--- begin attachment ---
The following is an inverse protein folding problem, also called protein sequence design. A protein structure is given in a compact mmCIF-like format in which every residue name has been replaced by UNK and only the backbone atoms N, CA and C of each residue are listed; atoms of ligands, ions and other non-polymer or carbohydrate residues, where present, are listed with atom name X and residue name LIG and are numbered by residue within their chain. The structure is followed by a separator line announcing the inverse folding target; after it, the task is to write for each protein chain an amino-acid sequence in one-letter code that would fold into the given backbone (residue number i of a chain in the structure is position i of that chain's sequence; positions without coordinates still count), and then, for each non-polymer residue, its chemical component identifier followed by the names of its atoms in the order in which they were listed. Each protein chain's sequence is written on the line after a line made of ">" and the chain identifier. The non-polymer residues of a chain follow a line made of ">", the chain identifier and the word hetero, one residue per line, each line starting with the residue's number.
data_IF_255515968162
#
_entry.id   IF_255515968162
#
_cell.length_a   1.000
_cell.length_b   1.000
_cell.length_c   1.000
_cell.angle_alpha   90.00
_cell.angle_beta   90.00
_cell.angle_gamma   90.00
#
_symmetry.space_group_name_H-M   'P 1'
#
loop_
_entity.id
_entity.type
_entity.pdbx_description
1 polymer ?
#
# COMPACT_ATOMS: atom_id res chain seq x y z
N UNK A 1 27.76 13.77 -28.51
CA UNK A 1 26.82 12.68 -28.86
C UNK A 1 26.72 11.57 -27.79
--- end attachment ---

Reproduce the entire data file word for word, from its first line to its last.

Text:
The following is an inverse protein folding problem, also called protein sequence design. A protein structure is given in a compact mmCIF-like format in which every residue name has been replaced by UNK and only the backbone atoms N, CA and C of each residue are listed; atoms of ligands, ions and other non-polymer or carbohydrate residues, where present, are listed with atom name X and residue name LIG and are numbered by residue within their chain. The structure is followed by a separator line announcing the inverse folding target; after it, the task is to write for each protein chain an amino-acid sequence in one-letter code that would fold into the given backbone (residue number i of a chain in the structure is position i of that chain's sequence; positions without coordinates still count), and then, for each non-polymer residue, its chemical component identifier followed by the names of its atoms in the order in which they were listed. Each protein chain's sequence is written on the line after a line made of ">" and the chain identifier. The non-polymer residues of a chain follow a line made of ">", the chain identifier and the word hetero, one residue per line, each line starting with the residue's number.
data_IF_255515968162
#
_entry.id   IF_255515968162
#
_cell.length_a   1.000
_cell.length_b   1.000
_cell.length_c   1.000
_cell.angle_alpha   90.00
_cell.angle_beta   90.00
_cell.angle_gamma   90.00
#
_symmetry.space_group_name_H-M   'P 1'
#
loop_
_entity.id
_entity.type
_entity.pdbx_description
1 polymer ?
#
# COMPACT_ATOMS: atom_id res chain seq x y z
N UNK A 1 27.76 13.77 -28.51
CA UNK A 1 26.82 12.68 -28.86
C UNK A 1 26.72 11.57 -27.79